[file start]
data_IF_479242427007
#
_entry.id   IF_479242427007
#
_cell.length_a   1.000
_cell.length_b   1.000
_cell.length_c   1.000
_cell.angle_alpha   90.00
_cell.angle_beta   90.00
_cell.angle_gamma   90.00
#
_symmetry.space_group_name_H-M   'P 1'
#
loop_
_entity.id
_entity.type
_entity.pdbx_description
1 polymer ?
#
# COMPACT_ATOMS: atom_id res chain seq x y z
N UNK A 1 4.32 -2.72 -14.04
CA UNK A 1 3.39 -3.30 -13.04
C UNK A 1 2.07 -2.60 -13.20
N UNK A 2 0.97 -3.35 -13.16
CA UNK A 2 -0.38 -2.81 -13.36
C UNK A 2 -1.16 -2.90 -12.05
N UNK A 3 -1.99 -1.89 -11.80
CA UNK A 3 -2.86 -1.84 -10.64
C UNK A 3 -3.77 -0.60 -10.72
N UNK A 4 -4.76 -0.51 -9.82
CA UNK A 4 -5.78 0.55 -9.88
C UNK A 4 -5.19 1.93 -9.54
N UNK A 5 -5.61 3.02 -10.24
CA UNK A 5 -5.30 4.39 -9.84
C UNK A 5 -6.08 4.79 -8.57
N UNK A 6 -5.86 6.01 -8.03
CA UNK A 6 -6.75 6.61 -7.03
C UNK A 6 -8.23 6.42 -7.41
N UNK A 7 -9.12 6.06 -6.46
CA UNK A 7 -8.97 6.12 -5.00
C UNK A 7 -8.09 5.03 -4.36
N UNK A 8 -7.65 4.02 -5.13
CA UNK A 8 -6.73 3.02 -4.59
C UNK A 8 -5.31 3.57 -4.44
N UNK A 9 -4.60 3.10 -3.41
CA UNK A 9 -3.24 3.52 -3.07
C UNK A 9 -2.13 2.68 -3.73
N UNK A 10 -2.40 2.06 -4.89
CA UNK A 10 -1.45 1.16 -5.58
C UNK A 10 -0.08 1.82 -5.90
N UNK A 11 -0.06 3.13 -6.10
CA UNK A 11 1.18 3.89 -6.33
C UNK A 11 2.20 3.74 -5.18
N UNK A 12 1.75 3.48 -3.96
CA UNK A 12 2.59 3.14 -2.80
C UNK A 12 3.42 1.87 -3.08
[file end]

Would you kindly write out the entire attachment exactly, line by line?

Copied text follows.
data_IF_479242427007
#
_entry.id   IF_479242427007
#
_cell.length_a   1.000
_cell.length_b   1.000
_cell.length_c   1.000
_cell.angle_alpha   90.00
_cell.angle_beta   90.00
_cell.angle_gamma   90.00
#
_symmetry.space_group_name_H-M   'P 1'
#
loop_
_entity.id
_entity.type
_entity.pdbx_description
1 polymer ?
#
# COMPACT_ATOMS: atom_id res chain seq x y z
N UNK A 1 4.32 -2.72 -14.04
CA UNK A 1 3.39 -3.30 -13.04
C UNK A 1 2.07 -2.60 -13.20
N UNK A 2 0.97 -3.35 -13.16
CA UNK A 2 -0.38 -2.81 -13.36
C UNK A 2 -1.16 -2.90 -12.05
N UNK A 3 -1.99 -1.89 -11.80
CA UNK A 3 -2.86 -1.84 -10.64
C UNK A 3 -3.77 -0.60 -10.72
N UNK A 4 -4.76 -0.51 -9.82
CA UNK A 4 -5.78 0.55 -9.88
C UNK A 4 -5.19 1.93 -9.54
N UNK A 5 -5.61 3.02 -10.24
CA UNK A 5 -5.30 4.39 -9.84
C UNK A 5 -6.08 4.79 -8.57
N UNK A 6 -5.86 6.01 -8.03
CA UNK A 6 -6.75 6.61 -7.03
C UNK A 6 -8.23 6.42 -7.41
N UNK A 7 -9.12 6.06 -6.46
CA UNK A 7 -8.97 6.12 -5.00
C UNK A 7 -8.09 5.03 -4.36
N UNK A 8 -7.65 4.02 -5.13
CA UNK A 8 -6.73 3.02 -4.59
C UNK A 8 -5.31 3.57 -4.44
N UNK A 9 -4.60 3.10 -3.41
CA UNK A 9 -3.24 3.52 -3.07
C UNK A 9 -2.13 2.68 -3.73
N UNK A 10 -2.40 2.06 -4.89
CA UNK A 10 -1.45 1.16 -5.58
C UNK A 10 -0.08 1.82 -5.90
N UNK A 11 -0.06 3.13 -6.10
CA UNK A 11 1.18 3.89 -6.33
C UNK A 11 2.20 3.74 -5.18
N UNK A 12 1.75 3.48 -3.96
CA UNK A 12 2.59 3.14 -2.80
C UNK A 12 3.42 1.87 -3.08